Can vision be maintained with an ocular prosthesis?
Occasionally we have patients who are non-vision, but who do have some perception. We have patients who avoid being fit with prosthetic eyes because of the implications of losing their light perception. We feel it is very important to maintaining vision with an ocular prosthesis, rather than cover the eye with an opaque, artificial eye which eliminates any light perception. It is important that ophthalmologists, patients, parents and other ocularists know that solutions are available which provide light perception and the benefits of a prosthesis.
To ensure we give each patient the best solution, we perform an evaluation of light perception in our office. We do not assume that a patient is non-vision even when a doctor refers the patient as a non-vision individual. Often, when we take photos or begin fitting a prosthesis, we realize that the patient is seeing us. In fact, that is a not uncommon finding as we begin treatment. Our offices does everything we can to stimulate and use vision when it exists. We do not know what the future will hold in medicine. We try to preserve abilities our patients have with a view to the future.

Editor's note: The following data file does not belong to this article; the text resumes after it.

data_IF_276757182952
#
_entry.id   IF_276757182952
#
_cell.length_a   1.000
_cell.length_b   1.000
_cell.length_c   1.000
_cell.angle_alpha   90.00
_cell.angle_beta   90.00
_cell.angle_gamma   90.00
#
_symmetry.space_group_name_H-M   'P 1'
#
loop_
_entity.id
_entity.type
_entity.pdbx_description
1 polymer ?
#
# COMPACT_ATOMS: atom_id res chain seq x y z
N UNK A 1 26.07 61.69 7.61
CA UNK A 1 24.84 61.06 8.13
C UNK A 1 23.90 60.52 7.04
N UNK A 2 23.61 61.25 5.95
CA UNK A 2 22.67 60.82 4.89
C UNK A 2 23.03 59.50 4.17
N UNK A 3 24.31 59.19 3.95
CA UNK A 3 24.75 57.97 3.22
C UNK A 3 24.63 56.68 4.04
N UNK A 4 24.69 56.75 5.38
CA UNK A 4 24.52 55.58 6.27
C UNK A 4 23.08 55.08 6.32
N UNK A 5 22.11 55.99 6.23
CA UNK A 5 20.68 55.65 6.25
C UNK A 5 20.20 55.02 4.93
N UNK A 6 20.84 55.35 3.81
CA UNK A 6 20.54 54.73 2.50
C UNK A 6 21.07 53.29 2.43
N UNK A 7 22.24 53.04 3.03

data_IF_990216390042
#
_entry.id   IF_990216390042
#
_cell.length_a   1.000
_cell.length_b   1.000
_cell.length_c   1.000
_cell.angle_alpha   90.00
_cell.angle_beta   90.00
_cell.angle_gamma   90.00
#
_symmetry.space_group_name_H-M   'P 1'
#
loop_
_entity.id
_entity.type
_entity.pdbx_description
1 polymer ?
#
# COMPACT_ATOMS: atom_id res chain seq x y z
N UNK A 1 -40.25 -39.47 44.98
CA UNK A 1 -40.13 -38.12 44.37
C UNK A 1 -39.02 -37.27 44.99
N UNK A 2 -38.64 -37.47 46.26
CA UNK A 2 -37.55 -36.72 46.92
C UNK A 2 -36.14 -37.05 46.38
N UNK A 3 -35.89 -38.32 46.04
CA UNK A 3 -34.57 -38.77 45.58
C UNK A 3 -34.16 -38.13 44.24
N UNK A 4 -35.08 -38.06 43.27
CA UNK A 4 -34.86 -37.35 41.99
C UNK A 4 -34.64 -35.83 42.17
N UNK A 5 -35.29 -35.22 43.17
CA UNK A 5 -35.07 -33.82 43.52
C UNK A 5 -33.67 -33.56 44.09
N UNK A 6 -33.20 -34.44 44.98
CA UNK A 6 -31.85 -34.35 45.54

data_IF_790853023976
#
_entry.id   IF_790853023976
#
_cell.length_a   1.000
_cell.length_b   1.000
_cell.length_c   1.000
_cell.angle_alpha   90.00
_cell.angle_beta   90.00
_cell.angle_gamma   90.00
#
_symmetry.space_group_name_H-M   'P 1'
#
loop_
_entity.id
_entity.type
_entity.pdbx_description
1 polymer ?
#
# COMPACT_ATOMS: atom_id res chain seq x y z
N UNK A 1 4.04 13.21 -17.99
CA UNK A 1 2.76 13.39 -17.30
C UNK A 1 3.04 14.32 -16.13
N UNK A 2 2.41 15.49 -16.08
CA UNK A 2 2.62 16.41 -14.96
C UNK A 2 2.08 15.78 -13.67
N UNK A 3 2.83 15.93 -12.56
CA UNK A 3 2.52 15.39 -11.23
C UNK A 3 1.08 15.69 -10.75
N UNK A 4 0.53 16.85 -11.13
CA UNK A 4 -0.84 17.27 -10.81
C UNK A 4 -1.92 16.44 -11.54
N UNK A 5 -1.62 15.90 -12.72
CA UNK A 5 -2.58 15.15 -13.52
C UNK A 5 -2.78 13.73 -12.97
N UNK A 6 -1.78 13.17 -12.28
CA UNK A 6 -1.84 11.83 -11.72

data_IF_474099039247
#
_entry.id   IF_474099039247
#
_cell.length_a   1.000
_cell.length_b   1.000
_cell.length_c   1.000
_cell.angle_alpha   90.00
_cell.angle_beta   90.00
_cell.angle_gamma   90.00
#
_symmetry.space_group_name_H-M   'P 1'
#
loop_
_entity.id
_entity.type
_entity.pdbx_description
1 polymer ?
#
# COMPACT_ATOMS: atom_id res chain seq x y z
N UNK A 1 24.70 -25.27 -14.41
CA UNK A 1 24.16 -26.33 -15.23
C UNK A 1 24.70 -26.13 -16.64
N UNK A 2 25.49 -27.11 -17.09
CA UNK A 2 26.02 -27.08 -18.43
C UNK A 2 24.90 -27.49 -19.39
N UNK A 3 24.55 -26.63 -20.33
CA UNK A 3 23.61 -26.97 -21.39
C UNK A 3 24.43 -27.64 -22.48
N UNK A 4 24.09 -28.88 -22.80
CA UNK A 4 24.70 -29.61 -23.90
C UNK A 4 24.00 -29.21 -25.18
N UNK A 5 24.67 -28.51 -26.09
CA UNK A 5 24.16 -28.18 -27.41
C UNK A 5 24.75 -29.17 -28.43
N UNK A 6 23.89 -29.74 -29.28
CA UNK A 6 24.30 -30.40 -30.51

Often children are over diagnosed as non-visioned or as having no light perception. This may be because the eye has degenerated to a point where the ophthalmologist does not feel he or she can improve upon it. They see it as a lost cause. However the situation may not necessarily need improvement. We always encourage natural anatomy and any natural abilities or senses that anyone has. We deal with a greater degree of eye loss than most ophthalmologists. From slight vision loss to parts of faces needing removal. Therefore we have an excellent perspective on just how valuable any amount of light perception may be.
Some people with poor vision in one eye experience problems related to confused stimulation to their brain. Therefore they may in fact prefer a traditional, opaque ocular prosthesis because it reduces the confused stimulation to the brain. The office of John Stolpe will help make recommendations about which solution is best.
Very few ocularists undertake the procedure or creating a prosthesis that allows light perception. Perhaps this is because the pieces are much more complex and more difficult to fabricate. We hope people with low vision benefit from the use of a prosthesis that allows some vision.